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School Attendance by Australian Aborigines Linked to Aid to Parents



For VOA Learning English, this is the Education Report.

Parents in South Australia's Aboriginal areas may lose some of their financial aid if they do net send their children to school. New rules link school attendance with government assistance to people living in poverty. Warren Mundine is Prime Minister Tony Abbott's top advisor on issues concerning Aboriginal Australians or Aborigines. He disagrees with linking the aid to school attendance. Instead, he urges the government to find ways to improve attendance without punishing parents. He says he thinks strong, punitive measures should be the last plan of action. Mr. Mundine says the situation can change if tribal leaders support education. He says the government needs to work with parents and communities to make what he call a 'massive cultural change". Other officials argue that the threat of stopping aid will force families to take education more seriously. In South Australia State, only 50 percent of children stay in school after the age of 15.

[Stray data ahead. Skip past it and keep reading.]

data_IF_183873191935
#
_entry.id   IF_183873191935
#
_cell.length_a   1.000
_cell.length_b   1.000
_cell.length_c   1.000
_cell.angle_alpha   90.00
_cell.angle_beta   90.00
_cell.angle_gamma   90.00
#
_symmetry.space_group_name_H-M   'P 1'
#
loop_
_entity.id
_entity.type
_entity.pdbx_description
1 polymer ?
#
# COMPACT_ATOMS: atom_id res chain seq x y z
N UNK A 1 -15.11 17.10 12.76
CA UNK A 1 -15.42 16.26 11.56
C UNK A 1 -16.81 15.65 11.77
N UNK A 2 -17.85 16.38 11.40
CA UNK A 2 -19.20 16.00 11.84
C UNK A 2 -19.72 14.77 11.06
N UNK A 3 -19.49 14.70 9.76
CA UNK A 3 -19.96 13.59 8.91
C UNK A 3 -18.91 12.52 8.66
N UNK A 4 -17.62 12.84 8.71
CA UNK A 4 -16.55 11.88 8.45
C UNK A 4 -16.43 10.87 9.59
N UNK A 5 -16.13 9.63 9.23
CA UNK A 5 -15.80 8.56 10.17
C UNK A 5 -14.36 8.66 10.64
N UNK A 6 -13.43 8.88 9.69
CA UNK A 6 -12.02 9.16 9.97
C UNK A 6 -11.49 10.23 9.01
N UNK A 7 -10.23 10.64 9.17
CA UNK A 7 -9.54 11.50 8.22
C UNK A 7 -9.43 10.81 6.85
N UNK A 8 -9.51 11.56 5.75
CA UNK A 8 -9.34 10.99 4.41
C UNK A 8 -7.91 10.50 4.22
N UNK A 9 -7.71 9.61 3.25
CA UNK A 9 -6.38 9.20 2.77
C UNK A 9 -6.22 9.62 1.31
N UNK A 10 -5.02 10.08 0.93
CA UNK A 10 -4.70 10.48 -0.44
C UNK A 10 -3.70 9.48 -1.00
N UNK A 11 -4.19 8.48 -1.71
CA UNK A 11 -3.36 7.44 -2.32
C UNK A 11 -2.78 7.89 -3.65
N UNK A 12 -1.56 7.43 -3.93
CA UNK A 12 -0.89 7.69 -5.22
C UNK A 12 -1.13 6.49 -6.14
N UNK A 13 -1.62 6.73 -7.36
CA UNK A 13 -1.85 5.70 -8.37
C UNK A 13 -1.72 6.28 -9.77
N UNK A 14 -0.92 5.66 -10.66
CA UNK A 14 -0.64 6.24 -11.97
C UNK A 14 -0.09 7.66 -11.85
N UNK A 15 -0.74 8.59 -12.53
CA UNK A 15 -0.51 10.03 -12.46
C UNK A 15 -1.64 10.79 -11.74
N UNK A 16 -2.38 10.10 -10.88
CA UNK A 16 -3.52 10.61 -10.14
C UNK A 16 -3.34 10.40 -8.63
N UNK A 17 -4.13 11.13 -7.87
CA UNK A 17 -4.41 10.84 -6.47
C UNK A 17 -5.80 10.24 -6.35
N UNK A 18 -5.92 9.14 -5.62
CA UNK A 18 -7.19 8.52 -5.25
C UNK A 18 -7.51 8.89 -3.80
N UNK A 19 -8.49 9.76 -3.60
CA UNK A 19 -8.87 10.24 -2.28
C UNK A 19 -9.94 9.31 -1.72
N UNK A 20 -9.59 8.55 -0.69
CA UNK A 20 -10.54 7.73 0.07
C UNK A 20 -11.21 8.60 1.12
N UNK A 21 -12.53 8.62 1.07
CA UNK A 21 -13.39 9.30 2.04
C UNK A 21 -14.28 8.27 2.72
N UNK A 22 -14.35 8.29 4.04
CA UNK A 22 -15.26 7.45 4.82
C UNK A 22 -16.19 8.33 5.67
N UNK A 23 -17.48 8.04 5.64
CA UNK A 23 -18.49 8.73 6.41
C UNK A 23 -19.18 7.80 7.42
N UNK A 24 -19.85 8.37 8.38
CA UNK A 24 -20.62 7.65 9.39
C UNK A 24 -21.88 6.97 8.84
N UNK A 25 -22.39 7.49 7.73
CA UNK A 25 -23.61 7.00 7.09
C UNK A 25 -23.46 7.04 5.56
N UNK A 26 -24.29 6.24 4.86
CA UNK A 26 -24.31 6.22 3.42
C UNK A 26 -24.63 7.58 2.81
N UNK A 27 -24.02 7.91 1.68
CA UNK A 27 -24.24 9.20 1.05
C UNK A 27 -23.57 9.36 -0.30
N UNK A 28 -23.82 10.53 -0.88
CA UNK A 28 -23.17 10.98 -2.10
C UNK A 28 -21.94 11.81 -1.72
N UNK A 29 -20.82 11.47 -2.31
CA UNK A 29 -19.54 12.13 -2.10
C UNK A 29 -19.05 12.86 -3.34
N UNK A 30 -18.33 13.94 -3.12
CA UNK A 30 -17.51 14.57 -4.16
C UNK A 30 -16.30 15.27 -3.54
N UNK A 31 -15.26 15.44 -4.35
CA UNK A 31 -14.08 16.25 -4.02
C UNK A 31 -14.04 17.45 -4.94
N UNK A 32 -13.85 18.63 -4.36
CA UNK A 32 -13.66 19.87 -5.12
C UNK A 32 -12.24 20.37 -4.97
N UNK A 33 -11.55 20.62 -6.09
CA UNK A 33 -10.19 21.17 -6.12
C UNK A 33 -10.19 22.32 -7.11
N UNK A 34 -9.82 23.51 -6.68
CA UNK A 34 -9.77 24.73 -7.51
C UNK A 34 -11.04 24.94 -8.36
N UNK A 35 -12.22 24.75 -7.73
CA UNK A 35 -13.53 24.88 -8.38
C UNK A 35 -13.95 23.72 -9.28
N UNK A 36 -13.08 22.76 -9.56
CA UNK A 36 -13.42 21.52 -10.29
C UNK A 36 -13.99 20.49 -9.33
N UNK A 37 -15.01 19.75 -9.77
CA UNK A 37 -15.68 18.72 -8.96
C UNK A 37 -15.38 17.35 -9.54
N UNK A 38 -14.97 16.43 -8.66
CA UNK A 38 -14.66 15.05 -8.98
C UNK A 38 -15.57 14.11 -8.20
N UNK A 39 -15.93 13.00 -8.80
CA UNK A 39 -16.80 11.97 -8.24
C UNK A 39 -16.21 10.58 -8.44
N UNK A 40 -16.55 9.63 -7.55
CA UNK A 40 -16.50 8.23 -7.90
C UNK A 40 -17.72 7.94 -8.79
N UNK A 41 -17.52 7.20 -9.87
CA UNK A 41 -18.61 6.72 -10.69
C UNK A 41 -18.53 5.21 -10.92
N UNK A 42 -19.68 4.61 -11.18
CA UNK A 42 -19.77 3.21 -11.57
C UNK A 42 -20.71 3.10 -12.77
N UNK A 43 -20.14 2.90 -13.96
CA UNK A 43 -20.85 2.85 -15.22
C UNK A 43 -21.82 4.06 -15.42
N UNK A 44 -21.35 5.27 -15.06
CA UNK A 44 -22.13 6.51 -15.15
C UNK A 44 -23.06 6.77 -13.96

In some areas, as many as 90 percent of Aboriginal children struggle to read and write. The state government says it has special programs for Aboriginal students. It says students work with their parents and teachers to develop a personal learning plan and reexamine it every year. Public schools also have people available who can work individually with Aboriginal students who need extra help. and there is a program that helps Aboriginal students deal with the change from middle school to high school. About 670,000 Aborigines live in Australia. The state of Western Australia also has special programs for these native peoples and other groups.